[OPE-L] That hissing? It's the sound of bubblenomics deflating

From: Jurriaan Bendien (adsl675281@TISCALI.NL)
Date: Mon Oct 15 2007 - 13:12:00 EDT


I fail to see what your problem is. I fully agree that assets less liabilities in a conventional balance sheet must always be zero. But this does not tell us anything about who owns them, and what net income they derive from it, which is the important thing. Financial dealers are interested especially in net asset value, calculated on a daily basis even. 

The value of products in the Marxian sense can never be negative, either it is zero or it is a positive value; debits and credits (including negative and positive profit) exist only in money prices. In Marx's theory, surplus-product can be in principle be positive while profit is negative or vice versa. There is no such thing as "negative surplus-value", only negative profit. 

In Marx's simplified model, if commodity capital is exchanged for money capital, the value of the commodity capital is conserved, and, assuming a MELT and equal exchange, then the money capital and the commodity capital are equivalents, expressible either in money or abstract labour time. The one is a stock of value, the other a claim on value. 

I mean both that the sum of financial assets is greater than the sum of the value of physical assets, and that the sum of the value physical non-productive assets is greater than the sum of the value of physical productive assets. Whether you look at the financial assets as "assets" or as an equivalent amount of "liabilities" does not matter here, we are just talking about one kind of property versus another kind of property, both of which can claim income.

In a national economy, a volume of trade occurs involving purchases and sales. In order to compute gross output, we select a subset of purchases and sales defined as being related to the value of new production and that is the basis of our calculation. It presupposes a definition of the boundaries of production. Thus, for example, a portion of interest, rent and profit is not considered as being related to production, because it arises only out of transactions transferring ownership of existing assets. Imputations are also made for elements of profit, interest and rent which do not really exist (i.e. not part of any real transaction) but which nevertheless are included in the valuation of production. Why must the expenditure, income and product measures of GDP always be equal? Because of the way the transactors are defined, the transactions which are included and the way the grossing and netting is done.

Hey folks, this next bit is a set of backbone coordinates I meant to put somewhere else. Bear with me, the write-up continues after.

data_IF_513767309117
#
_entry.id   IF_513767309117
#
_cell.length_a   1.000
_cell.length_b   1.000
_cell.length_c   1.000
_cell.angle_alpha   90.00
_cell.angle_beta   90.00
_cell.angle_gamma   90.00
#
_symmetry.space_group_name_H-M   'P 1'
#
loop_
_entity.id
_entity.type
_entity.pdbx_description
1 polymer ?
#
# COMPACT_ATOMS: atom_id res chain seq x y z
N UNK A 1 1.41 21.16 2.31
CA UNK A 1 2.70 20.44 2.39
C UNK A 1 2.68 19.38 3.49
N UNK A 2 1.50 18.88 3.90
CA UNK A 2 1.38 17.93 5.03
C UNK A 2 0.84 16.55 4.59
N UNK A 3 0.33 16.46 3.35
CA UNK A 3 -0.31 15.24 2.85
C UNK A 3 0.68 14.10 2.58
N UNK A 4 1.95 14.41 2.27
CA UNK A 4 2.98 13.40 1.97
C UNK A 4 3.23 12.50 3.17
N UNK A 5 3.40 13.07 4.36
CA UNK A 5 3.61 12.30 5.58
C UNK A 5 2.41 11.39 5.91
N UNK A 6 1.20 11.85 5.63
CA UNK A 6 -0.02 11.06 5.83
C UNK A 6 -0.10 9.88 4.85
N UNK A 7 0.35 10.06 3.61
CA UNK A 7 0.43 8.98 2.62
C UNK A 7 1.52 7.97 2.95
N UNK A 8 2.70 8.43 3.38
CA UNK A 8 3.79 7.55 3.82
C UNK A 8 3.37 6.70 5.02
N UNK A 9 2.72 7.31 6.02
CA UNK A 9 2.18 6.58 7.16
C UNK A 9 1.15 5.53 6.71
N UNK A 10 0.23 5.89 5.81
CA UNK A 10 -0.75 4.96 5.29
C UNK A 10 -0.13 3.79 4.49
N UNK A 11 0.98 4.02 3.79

In Marx's 1850s scheme, the value of gross output equals variable capital expenditure, circulating constant capital consumed, fixed capital consumed, plus surplus value newly created. In national accounts from the 1930s, it equals compensation of employees, economic depreciation, indirect tax on production less subsidies to producers, operating surplus plus intermediate consumption (somewhat similar, but not quite the same thing). Marx's value relations pertain to the gross output, but not necessarily to all trade. Second-hand assets can trade at all sorts of prices, not reflective of their historic cost or current replacement cost in terms of new equivalents.

Why this becomes important, as I have emphasised numerous times, is when trade external to production, from which incomes are derived, strongly increases. Because in that case, GDP provides a distorted view of the total income in the total domestic economy. By the time that more assets of any kind exist external to production than inside it, a flourishing trade can occur external to production to which the principle of value conservation may not apply at all, although it might influence the trade, that is all I am saying. The Marxists focused mainly on gross output of production, whereas capital accumulation is involved in the total volume of trade.

Some items in the product account can in principle be negative values, e.g. the "increase in stocks (inventories)" item. 


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